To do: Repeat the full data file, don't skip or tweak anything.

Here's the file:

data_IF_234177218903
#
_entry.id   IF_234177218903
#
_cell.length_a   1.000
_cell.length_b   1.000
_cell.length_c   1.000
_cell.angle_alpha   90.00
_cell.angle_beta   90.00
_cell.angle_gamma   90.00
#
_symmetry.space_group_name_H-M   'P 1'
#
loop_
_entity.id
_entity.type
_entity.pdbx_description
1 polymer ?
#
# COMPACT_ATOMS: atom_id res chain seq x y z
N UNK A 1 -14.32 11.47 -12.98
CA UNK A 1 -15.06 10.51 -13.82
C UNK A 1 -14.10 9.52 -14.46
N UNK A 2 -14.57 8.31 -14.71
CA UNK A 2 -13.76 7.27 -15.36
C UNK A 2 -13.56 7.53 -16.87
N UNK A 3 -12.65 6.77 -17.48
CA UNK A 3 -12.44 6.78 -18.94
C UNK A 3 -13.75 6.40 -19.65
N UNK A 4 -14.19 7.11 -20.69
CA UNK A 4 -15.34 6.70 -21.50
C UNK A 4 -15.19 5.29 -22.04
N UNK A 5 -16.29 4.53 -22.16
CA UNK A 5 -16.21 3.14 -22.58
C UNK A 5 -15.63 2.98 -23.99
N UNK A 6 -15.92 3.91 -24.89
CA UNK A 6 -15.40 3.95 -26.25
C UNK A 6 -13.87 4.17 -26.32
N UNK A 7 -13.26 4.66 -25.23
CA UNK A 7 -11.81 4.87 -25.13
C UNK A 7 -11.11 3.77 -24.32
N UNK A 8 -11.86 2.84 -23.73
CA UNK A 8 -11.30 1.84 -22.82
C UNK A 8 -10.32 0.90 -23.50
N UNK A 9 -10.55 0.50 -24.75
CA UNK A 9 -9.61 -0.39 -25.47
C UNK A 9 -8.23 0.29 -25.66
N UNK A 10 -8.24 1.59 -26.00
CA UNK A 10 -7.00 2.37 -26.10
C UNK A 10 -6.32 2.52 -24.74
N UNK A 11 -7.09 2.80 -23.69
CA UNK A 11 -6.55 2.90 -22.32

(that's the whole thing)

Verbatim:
data_IF_234177218903
#
_entry.id   IF_234177218903
#
_cell.length_a   1.000
_cell.length_b   1.000
_cell.length_c   1.000
_cell.angle_alpha   90.00
_cell.angle_beta   90.00
_cell.angle_gamma   90.00
#
_symmetry.space_group_name_H-M   'P 1'
#
loop_
_entity.id
_entity.type
_entity.pdbx_description
1 polymer ?
#
# COMPACT_ATOMS: atom_id res chain seq x y z
N UNK A 1 -14.32 11.47 -12.98
CA UNK A 1 -15.06 10.51 -13.82
C UNK A 1 -14.10 9.52 -14.46
N UNK A 2 -14.57 8.31 -14.71
CA UNK A 2 -13.76 7.27 -15.36
C UNK A 2 -13.56 7.53 -16.87
N UNK A 3 -12.65 6.77 -17.48
CA UNK A 3 -12.44 6.78 -18.94
C UNK A 3 -13.75 6.40 -19.65
N UNK A 4 -14.19 7.11 -20.69
CA UNK A 4 -15.34 6.70 -21.50
C UNK A 4 -15.19 5.29 -22.04
N UNK A 5 -16.29 4.53 -22.16
CA UNK A 5 -16.21 3.14 -22.58
C UNK A 5 -15.63 2.98 -23.99
N UNK A 6 -15.92 3.91 -24.89
CA UNK A 6 -15.40 3.95 -26.25
C UNK A 6 -13.87 4.17 -26.32
N UNK A 7 -13.26 4.66 -25.23
CA UNK A 7 -11.81 4.87 -25.13
C UNK A 7 -11.11 3.77 -24.32
N UNK A 8 -11.86 2.84 -23.73
CA UNK A 8 -11.30 1.84 -22.82
C UNK A 8 -10.32 0.90 -23.50
N UNK A 9 -10.55 0.50 -24.75
CA UNK A 9 -9.61 -0.39 -25.47
C UNK A 9 -8.23 0.29 -25.66
N UNK A 10 -8.24 1.59 -26.00
CA UNK A 10 -7.00 2.37 -26.10
C UNK A 10 -6.32 2.52 -24.74
N UNK A 11 -7.09 2.80 -23.69
CA UNK A 11 -6.55 2.90 -22.32